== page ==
25Jan
By: Mike On: January 25, 2019 In: Blog Comments: 0

John Deere became a first-time exhibitor at this year’s CES gadget show in Las Vegas, hauling in a self-driving 8370R tractor and a 20-ton S770 combine—part of its S700 Series introduced in 2017— aided by artificial intelligence.

John Deere joined some 4,500 companies exhibiting technology-related products and services. CES is the place startups and established tech giants alike go to launch just about anything.

On Display

The S770 combine came equipped cameras with computer-vision technology to track the quality of grain coming into the machine so that its kernel-separating settings can be adjusted automatically. Farmers can monitor the processes and adjustments remotely using a smartphone app.

The 8370R demonstrated its self-driving technology coupled with 2.5-cm (0.9-inch) accuracy GPS as well as using computer vision to see where different plants are.

AgTech Revolution?

Industry experts say Deere is leading an “AgTech revolution” and connectivity is an important element of this strategy. Cloud-enabled services to deliver near real-time analytic processing tailored down to the acre. And while rural areas in Australia are underserved by 3G/4G coverage, the advent of 5G fixed and mobile deployments should dramatically improve rural connectivity.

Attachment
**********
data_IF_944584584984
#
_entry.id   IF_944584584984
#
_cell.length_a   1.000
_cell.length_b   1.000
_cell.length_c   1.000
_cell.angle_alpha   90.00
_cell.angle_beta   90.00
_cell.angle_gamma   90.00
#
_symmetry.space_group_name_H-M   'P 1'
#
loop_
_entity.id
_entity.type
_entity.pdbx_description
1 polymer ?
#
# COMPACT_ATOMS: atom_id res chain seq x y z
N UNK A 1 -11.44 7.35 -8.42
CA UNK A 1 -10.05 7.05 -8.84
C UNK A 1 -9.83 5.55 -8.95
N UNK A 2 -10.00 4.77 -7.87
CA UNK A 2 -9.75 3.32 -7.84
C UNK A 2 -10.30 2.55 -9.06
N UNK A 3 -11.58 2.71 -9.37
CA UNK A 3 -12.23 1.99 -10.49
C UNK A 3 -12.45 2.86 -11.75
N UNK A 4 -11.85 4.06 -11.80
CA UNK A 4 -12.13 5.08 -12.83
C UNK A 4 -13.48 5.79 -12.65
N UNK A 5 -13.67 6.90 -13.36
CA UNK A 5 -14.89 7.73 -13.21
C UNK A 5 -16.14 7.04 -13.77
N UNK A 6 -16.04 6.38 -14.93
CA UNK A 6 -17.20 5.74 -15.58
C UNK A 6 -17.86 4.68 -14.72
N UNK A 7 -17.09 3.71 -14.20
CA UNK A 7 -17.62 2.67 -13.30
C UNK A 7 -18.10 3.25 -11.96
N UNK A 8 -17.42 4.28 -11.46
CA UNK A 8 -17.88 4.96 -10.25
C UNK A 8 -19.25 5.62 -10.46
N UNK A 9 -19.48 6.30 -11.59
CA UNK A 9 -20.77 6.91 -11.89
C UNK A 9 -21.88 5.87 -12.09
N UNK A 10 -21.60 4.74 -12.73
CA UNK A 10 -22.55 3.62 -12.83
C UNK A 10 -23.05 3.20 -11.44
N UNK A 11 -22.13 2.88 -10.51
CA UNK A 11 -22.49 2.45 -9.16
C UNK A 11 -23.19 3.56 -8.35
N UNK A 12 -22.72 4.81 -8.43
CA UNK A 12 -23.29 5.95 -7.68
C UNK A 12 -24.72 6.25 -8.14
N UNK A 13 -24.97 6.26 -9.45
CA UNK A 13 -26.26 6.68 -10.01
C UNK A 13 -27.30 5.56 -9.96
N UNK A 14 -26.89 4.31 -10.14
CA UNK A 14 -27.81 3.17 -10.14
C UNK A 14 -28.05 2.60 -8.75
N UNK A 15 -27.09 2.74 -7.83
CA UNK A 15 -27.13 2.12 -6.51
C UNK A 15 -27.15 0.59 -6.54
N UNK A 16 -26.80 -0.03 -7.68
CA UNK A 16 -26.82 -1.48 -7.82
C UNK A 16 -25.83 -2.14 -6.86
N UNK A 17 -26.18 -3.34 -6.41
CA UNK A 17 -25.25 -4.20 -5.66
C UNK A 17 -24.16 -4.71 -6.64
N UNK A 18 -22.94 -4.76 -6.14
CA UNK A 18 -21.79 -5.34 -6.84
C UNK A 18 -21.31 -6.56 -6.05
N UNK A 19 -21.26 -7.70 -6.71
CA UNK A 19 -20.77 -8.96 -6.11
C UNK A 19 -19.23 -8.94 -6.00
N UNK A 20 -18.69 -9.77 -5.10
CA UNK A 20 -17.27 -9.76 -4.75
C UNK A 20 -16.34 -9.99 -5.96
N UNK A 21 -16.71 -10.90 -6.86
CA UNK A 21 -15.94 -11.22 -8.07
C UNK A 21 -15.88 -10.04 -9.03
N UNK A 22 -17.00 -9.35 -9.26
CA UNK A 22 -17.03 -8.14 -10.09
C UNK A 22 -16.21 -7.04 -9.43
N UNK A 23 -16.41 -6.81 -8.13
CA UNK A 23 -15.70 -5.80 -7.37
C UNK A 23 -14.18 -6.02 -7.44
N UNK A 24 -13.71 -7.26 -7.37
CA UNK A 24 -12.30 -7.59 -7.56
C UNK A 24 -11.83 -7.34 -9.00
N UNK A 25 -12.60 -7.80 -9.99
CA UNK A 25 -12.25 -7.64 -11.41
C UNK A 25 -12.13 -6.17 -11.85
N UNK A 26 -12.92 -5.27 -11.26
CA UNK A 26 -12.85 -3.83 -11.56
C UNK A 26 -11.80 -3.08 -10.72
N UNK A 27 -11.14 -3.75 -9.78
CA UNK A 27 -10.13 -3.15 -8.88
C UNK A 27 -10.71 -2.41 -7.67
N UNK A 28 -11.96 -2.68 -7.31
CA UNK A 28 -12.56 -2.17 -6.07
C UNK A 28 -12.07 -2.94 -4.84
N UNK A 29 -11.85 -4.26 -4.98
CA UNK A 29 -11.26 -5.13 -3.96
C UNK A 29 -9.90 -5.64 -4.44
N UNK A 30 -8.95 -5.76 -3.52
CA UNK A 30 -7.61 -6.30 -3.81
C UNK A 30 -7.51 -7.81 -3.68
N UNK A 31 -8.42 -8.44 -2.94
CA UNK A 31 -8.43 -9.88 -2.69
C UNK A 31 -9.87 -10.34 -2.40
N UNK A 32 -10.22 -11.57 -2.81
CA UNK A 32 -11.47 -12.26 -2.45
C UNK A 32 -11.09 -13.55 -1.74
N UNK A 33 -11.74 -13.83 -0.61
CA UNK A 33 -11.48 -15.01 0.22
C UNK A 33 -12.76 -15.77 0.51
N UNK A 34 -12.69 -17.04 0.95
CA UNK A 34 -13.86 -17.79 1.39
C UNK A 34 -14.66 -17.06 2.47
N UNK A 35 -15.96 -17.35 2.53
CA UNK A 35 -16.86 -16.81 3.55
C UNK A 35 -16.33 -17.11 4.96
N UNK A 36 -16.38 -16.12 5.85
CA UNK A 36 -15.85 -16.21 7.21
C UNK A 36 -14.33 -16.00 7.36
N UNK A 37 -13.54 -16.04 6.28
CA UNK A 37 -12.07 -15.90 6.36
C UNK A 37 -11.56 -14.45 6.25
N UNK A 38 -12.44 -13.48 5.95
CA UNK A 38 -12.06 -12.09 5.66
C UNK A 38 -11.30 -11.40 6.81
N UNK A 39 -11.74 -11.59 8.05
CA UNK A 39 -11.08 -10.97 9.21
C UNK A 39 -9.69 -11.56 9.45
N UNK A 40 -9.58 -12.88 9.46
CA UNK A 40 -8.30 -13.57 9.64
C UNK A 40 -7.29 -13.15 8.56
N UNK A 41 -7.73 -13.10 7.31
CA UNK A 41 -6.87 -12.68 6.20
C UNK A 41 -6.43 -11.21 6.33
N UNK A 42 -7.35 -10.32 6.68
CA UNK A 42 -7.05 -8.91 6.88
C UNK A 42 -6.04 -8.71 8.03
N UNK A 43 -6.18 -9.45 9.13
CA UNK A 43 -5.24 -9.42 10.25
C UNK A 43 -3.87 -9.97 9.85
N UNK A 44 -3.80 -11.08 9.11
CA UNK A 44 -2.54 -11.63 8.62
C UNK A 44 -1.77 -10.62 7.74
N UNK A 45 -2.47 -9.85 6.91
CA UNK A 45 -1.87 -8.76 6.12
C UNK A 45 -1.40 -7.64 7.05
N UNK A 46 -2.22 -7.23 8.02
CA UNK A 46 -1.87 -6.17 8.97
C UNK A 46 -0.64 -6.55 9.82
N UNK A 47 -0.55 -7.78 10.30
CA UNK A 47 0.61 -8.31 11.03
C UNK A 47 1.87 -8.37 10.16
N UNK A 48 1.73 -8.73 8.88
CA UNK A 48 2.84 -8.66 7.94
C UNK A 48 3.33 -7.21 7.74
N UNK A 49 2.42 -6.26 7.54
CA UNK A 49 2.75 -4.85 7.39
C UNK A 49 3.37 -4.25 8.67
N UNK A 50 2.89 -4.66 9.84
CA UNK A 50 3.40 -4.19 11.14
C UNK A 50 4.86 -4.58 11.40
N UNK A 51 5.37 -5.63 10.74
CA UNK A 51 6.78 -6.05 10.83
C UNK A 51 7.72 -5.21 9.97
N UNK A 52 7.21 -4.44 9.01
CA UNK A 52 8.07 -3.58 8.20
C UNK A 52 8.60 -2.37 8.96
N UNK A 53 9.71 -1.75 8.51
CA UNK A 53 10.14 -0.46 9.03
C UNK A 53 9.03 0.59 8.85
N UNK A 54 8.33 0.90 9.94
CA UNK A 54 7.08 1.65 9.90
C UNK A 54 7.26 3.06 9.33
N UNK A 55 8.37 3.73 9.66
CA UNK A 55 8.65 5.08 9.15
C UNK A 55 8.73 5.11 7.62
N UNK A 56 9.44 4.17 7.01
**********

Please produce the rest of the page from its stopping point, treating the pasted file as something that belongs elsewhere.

John Deere says a more consistent interface to John Deere’s cloud services will help farmers improve crop yields and reduce the use of herbicides – via automatic adjustment of farming equipment and real-time analytic processing.

You can view a walkthrough of the auto-piloted 8370R here:

John Deere is selling auto-steering and other self-guidance tech in Australia. Tractor owners today can add on modular systems that give computers control over some operations. From basic satellite guidance systems and a touchscreen interface to more complex add-ons (some add-ons let the tractor make very precise turns without the driver touching the steering wheel).

Others add-ons use radio base-stations set up around fields to provide even more accurate navigation than satellites.

Some farmers aren’t shy about their enthusiasm  – even uploading videos showing it off! One appears to show a tractor hauling a planter making a tightly choreographed turn without a driver in the cab. In another, the driver takes pictures, throws paper airplanes and balances a water bottle on his nose before appearing to nod off while the tractor keeps working his field.

 

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